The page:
Editorial: April 2017
I’ve been feeling rather out of sorts of late. Looking out into a dystopianesque world through a filter of thick haze, reading comments to our online articles accusing us of being fake news, and editing our cover story about crickets and bugs as a future alternative food source…it all seems a tad surreal and disconcerting.
There isn’t much more I can say about pollution. All of us breathe in the air toxins and look out to see it through tear-filmed eyes. As writers, we report on PM levels, on the rare arrest of a fire starter, on government announcements about efforts to combat burning and on the number of people falling ill with respiratory problems. It all feels like d้jเ vu, an annual litany of reports that could, on the most part, have its date changed year on year, without requiring an actual write-up (but rest assured, required or not, we don’t regurgitate content!).
It has also been most perplexing and frustrating to have been accused in the past month or so by a surprising number of readers online of being fake news. These accusations have been piling up, with at least five people so far calling us fake news since the advent of Donald Trump. I admit that it has gotten under my skin. We are a tiny media house in a small city in northern Thailand, struggling to survive against the onslaught of new media and a flailing economy. The only things keeping us going are our integrity and reputation…and of course your kind support. So as I write about refugees finding dignity in the present and possibilities for the future, as I edit articles about ‘pretties’ whose efforts under the knife and willingness to share their cleavages to millions of followers earn them up to 100,000 baht a day, I have been feeling off. The world just doesn’t feel kiltered.
On a chirpier, and solidly marvellous note, I want to congratulate Kathrin Khanchanok Kemmler, 17, from Lanna International School for being the first northern winner in a decade of the Junior Dublin Literary Awards held last month. Citylife has been organising the northern part of the competition alongside The Nation for ten years, during which none of our talented students have grabbed the coveted prize. Each year we receive around 200 essay submissions from all over the north, filtering out around a third for being dishearteningly plagiarised, and enjoying the talents of the rest of the students whose English essay writing skills are genuinely impressive. Three of the previous northern winners joined us as interns following their wins, and I am pleased to report that all three of them are now writers for successful publications in the US, The Netherlands and the UK. This year, Kathrin wrote a smart, touching and well thought out piece — which you can read in our pages this month — about how all of our journeys interact, intercept and leave impressions. By the time you read this editorial, she will likely be on her way to Dublin, Ireland to attend the Dublin Literary Awards, a fantastic prize for her and a companion who will get to enjoy an expense-free week in Ireland, meeting some of the world’s great writers. It is her world view of the future, her message of how all of our actions affect one another and how we are not alone in this journey of life, that is re-kiltering my current wonky world.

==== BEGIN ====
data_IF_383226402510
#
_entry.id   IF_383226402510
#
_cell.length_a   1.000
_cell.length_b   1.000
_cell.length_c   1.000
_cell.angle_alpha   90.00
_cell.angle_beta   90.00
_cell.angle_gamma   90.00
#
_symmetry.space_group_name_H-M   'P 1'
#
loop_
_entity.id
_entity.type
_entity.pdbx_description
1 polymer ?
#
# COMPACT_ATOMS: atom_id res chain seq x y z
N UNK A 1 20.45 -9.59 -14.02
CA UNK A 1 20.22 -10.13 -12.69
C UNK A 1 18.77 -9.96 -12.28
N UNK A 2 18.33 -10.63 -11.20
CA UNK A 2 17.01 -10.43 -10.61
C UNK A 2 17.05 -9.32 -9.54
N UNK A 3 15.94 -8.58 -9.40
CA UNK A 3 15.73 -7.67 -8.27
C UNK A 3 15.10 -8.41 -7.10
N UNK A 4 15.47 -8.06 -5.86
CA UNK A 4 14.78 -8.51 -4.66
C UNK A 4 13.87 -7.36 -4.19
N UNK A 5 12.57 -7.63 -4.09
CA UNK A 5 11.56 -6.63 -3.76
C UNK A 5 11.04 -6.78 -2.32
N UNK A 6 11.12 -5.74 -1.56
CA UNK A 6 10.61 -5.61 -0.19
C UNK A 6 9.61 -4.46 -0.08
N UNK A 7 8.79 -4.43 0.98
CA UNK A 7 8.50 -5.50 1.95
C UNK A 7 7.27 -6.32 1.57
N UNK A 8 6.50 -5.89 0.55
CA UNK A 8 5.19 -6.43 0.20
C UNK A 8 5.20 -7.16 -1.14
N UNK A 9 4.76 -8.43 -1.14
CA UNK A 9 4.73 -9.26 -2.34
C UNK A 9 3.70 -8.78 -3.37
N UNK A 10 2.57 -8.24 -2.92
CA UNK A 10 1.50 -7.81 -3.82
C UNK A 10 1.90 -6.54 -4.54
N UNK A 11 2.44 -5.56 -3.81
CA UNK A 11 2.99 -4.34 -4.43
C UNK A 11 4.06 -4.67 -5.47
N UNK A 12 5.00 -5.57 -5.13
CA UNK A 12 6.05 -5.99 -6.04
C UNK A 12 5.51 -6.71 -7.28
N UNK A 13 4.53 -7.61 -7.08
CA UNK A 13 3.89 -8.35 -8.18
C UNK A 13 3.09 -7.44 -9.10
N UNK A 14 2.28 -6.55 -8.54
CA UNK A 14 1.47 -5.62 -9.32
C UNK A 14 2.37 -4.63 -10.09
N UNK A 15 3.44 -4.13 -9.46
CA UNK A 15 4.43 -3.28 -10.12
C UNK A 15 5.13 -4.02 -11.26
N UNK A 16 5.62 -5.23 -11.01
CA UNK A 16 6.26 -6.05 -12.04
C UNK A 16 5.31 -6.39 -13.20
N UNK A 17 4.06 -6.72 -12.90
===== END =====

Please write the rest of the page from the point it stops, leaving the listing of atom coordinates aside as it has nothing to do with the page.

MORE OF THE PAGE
Adding to the unsettling issues mentioned, we are doing our best to settle into our new home in Meechok, following our move out of Wat Gate this month. We also have an inordinate number of interns, filling our newly downsized space to the brim, and producing an incredible amount of content which you can find daily on our web site www.chiangmaicitylife.com. This also means that you have a lot of quality articles to read this month and I hope you enjoy each and every one of them.
One intern, an ex refugee, has spent months researching the article I wrote about refugees finding a new home after being violently expelled from the only ones they have ever known. Our bright Fulbright girls have managed to grab the coveted cover story spot with their creepy crawly look at the future of insect eating. A law student from Thammasat who interned with us recently has worked with me on a story calling for the abolition of capital punishment, and dear Aydan…dear recently married Aydan, has never worked so hard, as he braved his wife’s wrath interviewing a great number of ‘pretties’ and exploring the surreal world in which they operate.
I just realised that my editorial itself this month is as discombobulated as I feel.
I suppose that’s about right.
Aydan and I flanking the top three winners!